- The drawings from the office of Sir John Soane
Soane's scheme was submitted to the King with the endorsement of Lord Liverpool and Sir Charles Long and approved in April 1822 at an estimated cost of £8,000. Over the following months the plan was altered and designs were made for turning the Prince's Chamber, old House of Lords and Painted Chamber into a Royal Gallery 'to be decorated with paintings, bassi-relievi and statues to perpetuate the glorious achievements of British valour' (SM 71/2/84). In September a porte-cochère was added to the Royal Entrance at the request of the King. Having commenced on 10 August, work was completed by 5 February 1823 at a total cost of £7232 1s 2d.
The Royal Entrance itself was designed by Soane in a Gothic style matching the medieval exteriors of the Palace of Westminster and James Wyatt's much-derided additions to the House of Lords (1806-12). The Scala Regia, though, was built in a richly-ornamented, Soanean style, with domed and vaulted ceilings, top-lighting and Neoclassical motifs, largely derived from engravings in Desgodetz's Les Édifices Antiques de Rome,1682 (see SM 71/2/44). According to Arthur Bolton (curator, 1917-45), 'The Scala Regia was, perhaps, the best of all Soane's designs, and even if it was possibly somewhat gaudy in detail... it is undoubtedly a fine and characteristic composition', although Sir John Summerson was of the opinion that this - and the Royal Gallery - were 'no advance on his very earliest studies'. In his project of 1794-96, Soane had also made designs for a Scala Regia, although it bore little resemblance to the executed staircase.
Sir John Soane's collection includes some 30,000 architectural, design and topographical drawings which is a very important resource for scholars worldwide. His was the first architect’s collection to attempt to preserve the best in design for the architectural profession in the future, and it did so by assembling as exemplars surviving drawings by great Renaissance masters and by the leading architects in Britain in the 17th and 18th centuries and his near contemporaries such as Sir William Chambers, Robert Adam and George Dance the Younger. These drawings sit side by side with 9,000 drawings in Soane’s own hand or those of the pupils in his office, covering his early work as a student, his time in Italy and the drawings produced in the course of his architectural practice from 1780 until the 1830s.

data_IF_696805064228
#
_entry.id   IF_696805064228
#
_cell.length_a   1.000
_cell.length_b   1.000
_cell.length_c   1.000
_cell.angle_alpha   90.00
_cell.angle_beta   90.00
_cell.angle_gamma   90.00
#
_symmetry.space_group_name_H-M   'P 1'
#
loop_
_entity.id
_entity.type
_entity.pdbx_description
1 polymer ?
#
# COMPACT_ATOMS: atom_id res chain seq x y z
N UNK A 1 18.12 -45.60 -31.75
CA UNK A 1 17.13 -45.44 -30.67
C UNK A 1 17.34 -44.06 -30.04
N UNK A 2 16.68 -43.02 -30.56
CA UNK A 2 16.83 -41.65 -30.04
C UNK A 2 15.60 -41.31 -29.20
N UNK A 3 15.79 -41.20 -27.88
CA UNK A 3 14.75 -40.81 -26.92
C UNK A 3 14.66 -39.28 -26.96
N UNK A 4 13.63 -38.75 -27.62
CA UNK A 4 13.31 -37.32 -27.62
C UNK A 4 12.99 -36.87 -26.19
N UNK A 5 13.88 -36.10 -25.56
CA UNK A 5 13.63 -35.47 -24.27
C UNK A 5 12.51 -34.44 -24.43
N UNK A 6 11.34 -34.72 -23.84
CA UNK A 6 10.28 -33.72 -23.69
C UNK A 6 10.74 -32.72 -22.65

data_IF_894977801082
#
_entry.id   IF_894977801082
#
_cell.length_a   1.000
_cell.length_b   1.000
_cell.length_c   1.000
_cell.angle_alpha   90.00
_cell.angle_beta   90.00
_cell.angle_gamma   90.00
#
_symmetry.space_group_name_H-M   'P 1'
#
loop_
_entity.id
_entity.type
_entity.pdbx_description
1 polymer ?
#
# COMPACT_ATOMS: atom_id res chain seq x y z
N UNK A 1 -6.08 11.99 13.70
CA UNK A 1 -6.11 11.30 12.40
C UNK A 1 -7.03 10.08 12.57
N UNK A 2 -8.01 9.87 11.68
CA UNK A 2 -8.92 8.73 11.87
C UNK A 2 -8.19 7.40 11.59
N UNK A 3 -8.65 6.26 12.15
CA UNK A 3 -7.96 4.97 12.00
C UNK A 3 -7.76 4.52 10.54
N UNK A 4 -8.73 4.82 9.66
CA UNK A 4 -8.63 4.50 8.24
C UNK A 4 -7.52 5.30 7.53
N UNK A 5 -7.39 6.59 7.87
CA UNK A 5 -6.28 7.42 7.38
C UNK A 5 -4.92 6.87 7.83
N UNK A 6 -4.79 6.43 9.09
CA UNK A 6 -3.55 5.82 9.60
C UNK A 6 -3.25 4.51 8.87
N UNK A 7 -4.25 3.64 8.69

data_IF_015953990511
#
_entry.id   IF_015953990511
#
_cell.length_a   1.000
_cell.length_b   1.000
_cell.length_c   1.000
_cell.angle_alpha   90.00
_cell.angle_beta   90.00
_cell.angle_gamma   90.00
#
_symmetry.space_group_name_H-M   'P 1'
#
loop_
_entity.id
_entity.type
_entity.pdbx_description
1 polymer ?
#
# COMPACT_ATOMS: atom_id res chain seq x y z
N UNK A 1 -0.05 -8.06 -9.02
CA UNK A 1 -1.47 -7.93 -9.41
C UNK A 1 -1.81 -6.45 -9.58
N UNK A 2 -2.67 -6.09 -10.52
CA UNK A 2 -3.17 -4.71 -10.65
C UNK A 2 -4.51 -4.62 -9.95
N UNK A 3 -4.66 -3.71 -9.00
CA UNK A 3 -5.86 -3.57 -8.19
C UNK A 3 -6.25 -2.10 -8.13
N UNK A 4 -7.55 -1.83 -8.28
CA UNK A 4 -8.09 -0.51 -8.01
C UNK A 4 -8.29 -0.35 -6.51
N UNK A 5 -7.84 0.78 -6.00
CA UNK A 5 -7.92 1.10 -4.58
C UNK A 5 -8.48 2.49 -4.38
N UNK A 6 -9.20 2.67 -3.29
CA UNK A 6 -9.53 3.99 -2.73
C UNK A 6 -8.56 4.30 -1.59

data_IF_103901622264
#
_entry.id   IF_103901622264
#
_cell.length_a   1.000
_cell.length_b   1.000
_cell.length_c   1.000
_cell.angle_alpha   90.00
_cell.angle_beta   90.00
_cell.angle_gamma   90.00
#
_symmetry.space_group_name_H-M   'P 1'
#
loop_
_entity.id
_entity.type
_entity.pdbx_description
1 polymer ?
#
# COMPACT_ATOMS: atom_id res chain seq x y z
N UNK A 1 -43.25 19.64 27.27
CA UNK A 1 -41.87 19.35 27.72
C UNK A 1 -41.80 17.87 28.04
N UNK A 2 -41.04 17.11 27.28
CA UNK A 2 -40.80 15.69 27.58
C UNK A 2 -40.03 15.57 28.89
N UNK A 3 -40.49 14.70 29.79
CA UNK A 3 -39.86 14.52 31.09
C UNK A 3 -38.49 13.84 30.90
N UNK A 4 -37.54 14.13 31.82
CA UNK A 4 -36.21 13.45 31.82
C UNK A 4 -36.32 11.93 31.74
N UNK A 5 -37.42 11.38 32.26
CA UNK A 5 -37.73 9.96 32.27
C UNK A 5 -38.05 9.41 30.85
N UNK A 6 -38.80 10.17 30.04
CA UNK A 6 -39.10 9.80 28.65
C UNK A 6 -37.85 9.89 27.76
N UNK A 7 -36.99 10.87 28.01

Browse (via the vertical menu to the left) and search results for Drawings include a mixture of Concise catalogue records – drawn from an outline list of the collection – and fuller records where drawings have been catalogued in more detail (an ongoing process).
Contents of Royal Entrance and Scala Regia, 1822-23 (68)
- Cover sheet
- Survey drawings of the existing Royal Entrance, February 1822
- Designs for a new Royal Entrance and Scala Regia, February-July 1822
- Designs for the Royal Entrance, Scala Regia and Royal Gallery, July 1822
- Survey drawing of part of the old buildings, 14 August 1822
- Survey drawing of the existing Royal Entrance (copy), 20 August 1822
- Designs for the Scala Regia, August 1822
- Sections through the Scala Regia, August 1822
- Designs for the ceiling of the Scala Regia, August 1822
- Survey drawing of the State Carriage, 11 September 1822
- Working drawings for the Royal Entrance, October 1822
- Design for a porte-cochere, 3 October 1822
- Copy of a design for a porte-cochère, October 1822
- Design for the entrance to the Scala Regia, 4 October 1822
- Further designs for the Royal Entrance, November 1822
- Survey drawing of the Scala Regia as executed, December 1822
- Presentation drawings for the Royal Galleries and Scala Regia, December 1822
- Record drawings of the Royal Entrance, January-May 1823
- Details, January 1823
- Preparatory sketch for a presentation drawing of the porte-cochère, c.1824
- Record (line) drawing of the porte-cochere
- Finished drawing of the approach to the Scala Regia from the Royal Entrance
- Exhibition drawing of the Scala Regia as executed, exhibited 1823